The Pope’s first visit ever to Iraq was celebrated by the country’s Shiite prime minister, Mustafa Al-Kadhimi. Furthermore, after the Pope met with Iraq’s Grand Ayatollah Ali al-Sistani on March 6, this date was declared to be a national day of tolerance and co-existence. This historic visit recognizes the role of the Shiites in protecting the Christians of Iraq, who suffered greatly during the short and brutal reign of the Sunni terrorist horde known as ISIS. After the meeting, al-Sistani “affirmed his concern that Christian citizens should live like all Iraqis in peace and security, and with full constitutional rights.”
While visiting the city of Ur, the birthplace of Abraham, Pope Francis said that “from this place, where faith was born, from the land of our father Abraham, let us affirm that God is merciful, and that the greatest blasphemy is to profane his name by hating our brothers and sisters … hostility, extremism and violence are not born of a religious heart: they are betrayals of religion.”
This historic celebration of “peace and tolerance” took place even as Saudi Arabia continued its assault on the Shiite group known as the Houthis, who have seized control of much of Yemen. And only days before the Pope’s visit, the American al-Asad air base in Iraq was attacked by a local Shiite militia. And then shortly after the Pope left, again the Houthis launched missiles and suicide drones at the oil facilities in Ras Tanura, one of the largest Saudi refineries on the Persian Gulf.
The Pope thus has joined Europe’s policy of pacification toward the Shiites, led by Iran, which has also become the policy of the Biden Administration in Washington. This is quite a formidable coalition whereby the West and Christendom seem now to prefer the Shiite over the Sunni Muslims. In the wake of 9/11 and ISIS, it’s the Sunnis who are now seen as more militant and dangerous to global security than the Shiites, some of whom are now perceived as saints of a sort who have protected Christians.
This is the meaning of the sign seen below, displayed in Bagdad, showing a kind of heavenly trinity of Mary, Qasem Soleimani and Abu Mahdi al-Muhandis, the two latter having been killed by the Americans. The Iranians want the world to believe that these two represent true guardians of the Christians. “The Christians of Iraq,” reads the sign, “will never forget the liberation of their regions from [ISIS] terror.”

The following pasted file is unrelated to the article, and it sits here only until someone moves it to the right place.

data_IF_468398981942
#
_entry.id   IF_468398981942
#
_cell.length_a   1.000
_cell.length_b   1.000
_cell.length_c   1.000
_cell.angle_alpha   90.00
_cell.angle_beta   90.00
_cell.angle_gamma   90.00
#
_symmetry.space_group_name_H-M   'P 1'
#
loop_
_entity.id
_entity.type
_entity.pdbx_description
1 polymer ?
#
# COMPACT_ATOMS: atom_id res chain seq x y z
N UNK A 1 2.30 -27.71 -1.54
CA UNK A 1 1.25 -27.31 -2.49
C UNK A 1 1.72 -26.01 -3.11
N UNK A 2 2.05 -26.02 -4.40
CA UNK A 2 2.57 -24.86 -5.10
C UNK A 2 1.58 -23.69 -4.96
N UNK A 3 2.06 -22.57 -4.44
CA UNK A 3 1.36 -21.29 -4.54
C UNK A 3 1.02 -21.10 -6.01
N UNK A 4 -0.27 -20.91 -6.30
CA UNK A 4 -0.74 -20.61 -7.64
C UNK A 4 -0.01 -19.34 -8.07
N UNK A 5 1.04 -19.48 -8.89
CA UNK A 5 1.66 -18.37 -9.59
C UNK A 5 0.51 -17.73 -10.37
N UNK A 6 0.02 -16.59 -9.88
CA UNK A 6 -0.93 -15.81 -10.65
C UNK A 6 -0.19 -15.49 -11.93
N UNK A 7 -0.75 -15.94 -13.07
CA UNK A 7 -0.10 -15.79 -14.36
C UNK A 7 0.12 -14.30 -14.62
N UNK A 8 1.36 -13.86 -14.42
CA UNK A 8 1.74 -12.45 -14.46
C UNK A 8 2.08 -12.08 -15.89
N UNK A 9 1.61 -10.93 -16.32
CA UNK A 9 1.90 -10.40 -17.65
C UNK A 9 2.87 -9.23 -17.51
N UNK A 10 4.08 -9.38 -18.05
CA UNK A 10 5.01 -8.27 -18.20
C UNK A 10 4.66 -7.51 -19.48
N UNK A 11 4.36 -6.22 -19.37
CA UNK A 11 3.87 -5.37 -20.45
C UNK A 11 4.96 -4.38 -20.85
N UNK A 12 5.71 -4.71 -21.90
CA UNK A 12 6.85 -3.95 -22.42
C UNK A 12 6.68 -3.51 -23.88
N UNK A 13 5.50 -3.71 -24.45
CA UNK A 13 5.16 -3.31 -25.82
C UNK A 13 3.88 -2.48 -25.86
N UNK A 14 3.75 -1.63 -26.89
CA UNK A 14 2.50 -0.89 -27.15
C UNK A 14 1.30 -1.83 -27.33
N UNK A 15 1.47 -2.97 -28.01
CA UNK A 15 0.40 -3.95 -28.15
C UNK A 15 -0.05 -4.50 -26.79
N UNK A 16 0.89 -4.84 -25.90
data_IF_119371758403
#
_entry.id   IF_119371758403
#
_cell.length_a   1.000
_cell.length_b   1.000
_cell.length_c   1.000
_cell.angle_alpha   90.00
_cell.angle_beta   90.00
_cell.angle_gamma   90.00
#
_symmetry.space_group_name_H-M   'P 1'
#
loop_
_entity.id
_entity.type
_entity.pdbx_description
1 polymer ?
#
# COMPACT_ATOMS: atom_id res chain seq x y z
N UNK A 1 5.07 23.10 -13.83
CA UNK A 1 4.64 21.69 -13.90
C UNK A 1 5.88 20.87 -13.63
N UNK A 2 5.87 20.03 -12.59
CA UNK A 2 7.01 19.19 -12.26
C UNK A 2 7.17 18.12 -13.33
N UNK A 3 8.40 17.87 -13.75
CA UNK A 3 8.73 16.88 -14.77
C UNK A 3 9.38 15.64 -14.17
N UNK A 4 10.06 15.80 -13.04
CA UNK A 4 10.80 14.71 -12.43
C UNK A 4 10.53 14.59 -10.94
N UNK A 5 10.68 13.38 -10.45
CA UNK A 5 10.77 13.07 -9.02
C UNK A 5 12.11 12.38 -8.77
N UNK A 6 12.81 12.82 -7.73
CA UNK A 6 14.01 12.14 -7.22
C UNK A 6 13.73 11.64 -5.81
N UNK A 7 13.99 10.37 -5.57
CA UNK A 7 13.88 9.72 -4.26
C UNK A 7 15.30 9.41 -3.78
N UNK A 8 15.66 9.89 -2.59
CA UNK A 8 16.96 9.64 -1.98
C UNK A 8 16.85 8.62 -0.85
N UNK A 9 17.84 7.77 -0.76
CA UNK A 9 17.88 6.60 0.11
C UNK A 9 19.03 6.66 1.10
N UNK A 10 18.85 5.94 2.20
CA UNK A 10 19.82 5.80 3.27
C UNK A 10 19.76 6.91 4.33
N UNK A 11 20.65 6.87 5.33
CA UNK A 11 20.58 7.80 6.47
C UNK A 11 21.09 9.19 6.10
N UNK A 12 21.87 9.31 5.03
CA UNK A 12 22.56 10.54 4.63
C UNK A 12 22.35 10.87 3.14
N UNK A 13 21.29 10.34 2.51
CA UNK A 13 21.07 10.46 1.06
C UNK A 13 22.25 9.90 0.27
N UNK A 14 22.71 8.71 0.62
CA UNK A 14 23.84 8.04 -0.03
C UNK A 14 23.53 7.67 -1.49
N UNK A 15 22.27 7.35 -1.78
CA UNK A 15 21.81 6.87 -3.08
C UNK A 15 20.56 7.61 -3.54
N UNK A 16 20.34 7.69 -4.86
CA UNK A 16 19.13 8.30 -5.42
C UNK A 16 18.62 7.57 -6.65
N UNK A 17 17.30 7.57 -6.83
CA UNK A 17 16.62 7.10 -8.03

The Shiites, masters of taqiyya, or the art of deception, seem to do a surprisingly good job of tricking the world into believing that Iran is really a true friend of the Christian West, and certainly more so than American with its traditional support of the Sunnis, who have been responsible for so much chaos in the Middle East and abroad.
But what the West finds difficult to grasp is that for Muslims, time is of no consequence, which is why they look at what happened 1,600 years ago as if it happened yesterday. For Iran, and Shiites as a whole, Sunnis are the mortal enemy, hated more than the West and Israel combined. Though it happened all the way back in 661 AD, the Battle of Karbala in which Ali ibn Abi Talib was killed, remains the modern Shia Muslim’s formative event, and must still be avenged. And to avenge Ali’s death, Iran is willing to do whatever it takes. That includes kissing the hand of the Pope to make him believe an Ayatollah talking about peace and co-existence, which of course will come only when the whole world submits to the Shia religion, either voluntarily or by the sword of Zulfiqar.